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April 5, 2011

Falcon Shows Why Government Can't be Trusted

Finance Minister Kevin Falcon discussed the HST on CKNW's Bill Good show just after the 9:00 AM news on April 5th. Go to the CKNW audio vault and listen to Bill Good holding Falcon's feet to the fire as Falcon muddies the waters.

Falcon's comments added to confusion on what the Christy Clark government is going to do about the tax. The initiative petition signed by hundreds of thousands of British Columbians did not call for bringing in "some form" of PST to replace the HST; it called for returning to the PST as it was in June 2010. The former PST exempted restaurant meals and a list of selected goods like bicycles; it did not apply to most services, from haircuts to funerals, from gardening to house painting. Falcon suggested that his government might make it different. When Bill Good asked whether restaurant meals would be exempted from the PST, Falcon answered that is part of the discussion they would have to have with British Columbians. That answer is an example of why the fight HST people said you can't trust the Liberal government.

Release of the promised report from a government appointed panel on the HST has been postponed until after the federal election. Fight HST, having refused to make a submission to a panel it considers biased, released its own report on the HST. Some of its points may stir debate but it is worth reading. Hard to deny its point that: "Low income rebates are also an admission by government that the HST does not result in lower prices, but adds significant costs for all consumers."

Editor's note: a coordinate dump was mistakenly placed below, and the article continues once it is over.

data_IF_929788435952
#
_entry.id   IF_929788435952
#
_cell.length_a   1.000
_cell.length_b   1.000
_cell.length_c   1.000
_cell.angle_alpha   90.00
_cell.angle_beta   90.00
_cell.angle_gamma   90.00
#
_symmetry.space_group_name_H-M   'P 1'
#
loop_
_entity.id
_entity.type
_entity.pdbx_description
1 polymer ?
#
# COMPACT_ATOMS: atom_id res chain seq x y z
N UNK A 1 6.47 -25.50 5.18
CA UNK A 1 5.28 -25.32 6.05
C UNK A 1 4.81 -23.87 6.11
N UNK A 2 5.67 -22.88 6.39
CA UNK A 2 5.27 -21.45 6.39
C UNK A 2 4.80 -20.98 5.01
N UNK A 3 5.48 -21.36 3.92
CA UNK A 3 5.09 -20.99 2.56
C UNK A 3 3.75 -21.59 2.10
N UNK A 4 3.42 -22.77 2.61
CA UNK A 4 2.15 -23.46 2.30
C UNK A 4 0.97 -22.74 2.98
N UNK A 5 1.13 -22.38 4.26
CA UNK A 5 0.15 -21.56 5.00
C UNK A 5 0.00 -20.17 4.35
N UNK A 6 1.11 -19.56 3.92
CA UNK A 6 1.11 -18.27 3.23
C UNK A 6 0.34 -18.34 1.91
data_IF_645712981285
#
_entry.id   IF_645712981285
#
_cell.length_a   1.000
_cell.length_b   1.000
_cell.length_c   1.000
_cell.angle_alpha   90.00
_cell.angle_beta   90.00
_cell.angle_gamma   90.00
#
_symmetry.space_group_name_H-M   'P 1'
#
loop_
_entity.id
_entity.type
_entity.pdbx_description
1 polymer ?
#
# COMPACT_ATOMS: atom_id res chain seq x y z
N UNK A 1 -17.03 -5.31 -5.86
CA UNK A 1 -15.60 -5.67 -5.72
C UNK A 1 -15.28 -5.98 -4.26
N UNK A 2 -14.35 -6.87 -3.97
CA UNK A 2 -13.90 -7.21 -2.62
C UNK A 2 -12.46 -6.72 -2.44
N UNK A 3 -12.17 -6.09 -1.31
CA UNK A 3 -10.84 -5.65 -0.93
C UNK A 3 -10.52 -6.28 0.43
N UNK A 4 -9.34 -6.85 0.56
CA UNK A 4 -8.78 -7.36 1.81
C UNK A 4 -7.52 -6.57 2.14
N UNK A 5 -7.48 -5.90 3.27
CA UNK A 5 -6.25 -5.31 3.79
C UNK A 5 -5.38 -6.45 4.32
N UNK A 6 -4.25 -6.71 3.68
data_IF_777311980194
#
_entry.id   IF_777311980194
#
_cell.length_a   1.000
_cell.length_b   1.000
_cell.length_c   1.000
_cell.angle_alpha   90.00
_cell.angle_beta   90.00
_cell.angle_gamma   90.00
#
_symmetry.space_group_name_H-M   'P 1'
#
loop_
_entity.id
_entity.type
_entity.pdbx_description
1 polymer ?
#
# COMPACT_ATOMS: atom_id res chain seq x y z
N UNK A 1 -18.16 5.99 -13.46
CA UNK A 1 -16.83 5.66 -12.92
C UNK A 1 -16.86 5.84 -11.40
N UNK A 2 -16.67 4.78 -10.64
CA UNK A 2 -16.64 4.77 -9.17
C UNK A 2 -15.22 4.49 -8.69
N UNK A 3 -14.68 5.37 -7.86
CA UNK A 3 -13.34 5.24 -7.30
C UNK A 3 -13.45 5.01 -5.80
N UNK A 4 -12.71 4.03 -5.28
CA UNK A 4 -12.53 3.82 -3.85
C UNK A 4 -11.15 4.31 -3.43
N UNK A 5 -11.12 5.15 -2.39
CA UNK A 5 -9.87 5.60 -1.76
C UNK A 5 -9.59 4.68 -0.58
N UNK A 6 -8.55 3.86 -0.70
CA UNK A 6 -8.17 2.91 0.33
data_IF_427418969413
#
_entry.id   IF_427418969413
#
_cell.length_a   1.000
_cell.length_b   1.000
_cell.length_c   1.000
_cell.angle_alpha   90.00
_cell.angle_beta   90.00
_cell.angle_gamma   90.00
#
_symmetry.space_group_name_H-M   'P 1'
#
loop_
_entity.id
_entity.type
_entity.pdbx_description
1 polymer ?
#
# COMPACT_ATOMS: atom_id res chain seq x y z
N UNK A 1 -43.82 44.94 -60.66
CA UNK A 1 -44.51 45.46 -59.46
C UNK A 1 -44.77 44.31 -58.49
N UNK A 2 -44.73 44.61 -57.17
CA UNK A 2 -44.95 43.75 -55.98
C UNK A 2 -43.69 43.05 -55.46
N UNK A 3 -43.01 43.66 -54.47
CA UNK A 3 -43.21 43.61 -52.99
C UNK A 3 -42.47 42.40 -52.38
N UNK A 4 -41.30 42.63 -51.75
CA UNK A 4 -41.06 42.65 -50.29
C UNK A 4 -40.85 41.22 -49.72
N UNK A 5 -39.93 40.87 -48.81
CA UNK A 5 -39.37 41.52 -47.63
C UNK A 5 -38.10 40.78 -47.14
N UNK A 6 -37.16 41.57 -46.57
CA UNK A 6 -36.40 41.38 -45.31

When will Christy Clark announce how much funding her government will provide to Bill Vander Zalm to fight the HST? Of course, the anti-HST group will have to appoint a financial agent and jump though all the hoops that are required to assure accountability for the use of the funds, but Vander Zalm is working with Bill Tieleman who had experience administering government funding in the 2009 referendum. I worked with Tieleman on the No-STV campaign in 2009; we applied for the $500,000 funding in November 2008; the first cheque was received in February 2009. The June 24, 2011 HST referendum is not far away; November 2010 is long past as is February 2011. Christy Clark promised that funding would be provided as it was for the 2009 referendum, but the deadlines are past. If she is not going to break or twist another promise, it is essential that she announce funding immediately for the anti-HST campaign.

Awarding the funding to anyone other than Vander Zalm, say to a Liberal friendly ad agency, would destroy whatever credibility the disgraced BC Liberal party has left, with or without Christy Clark.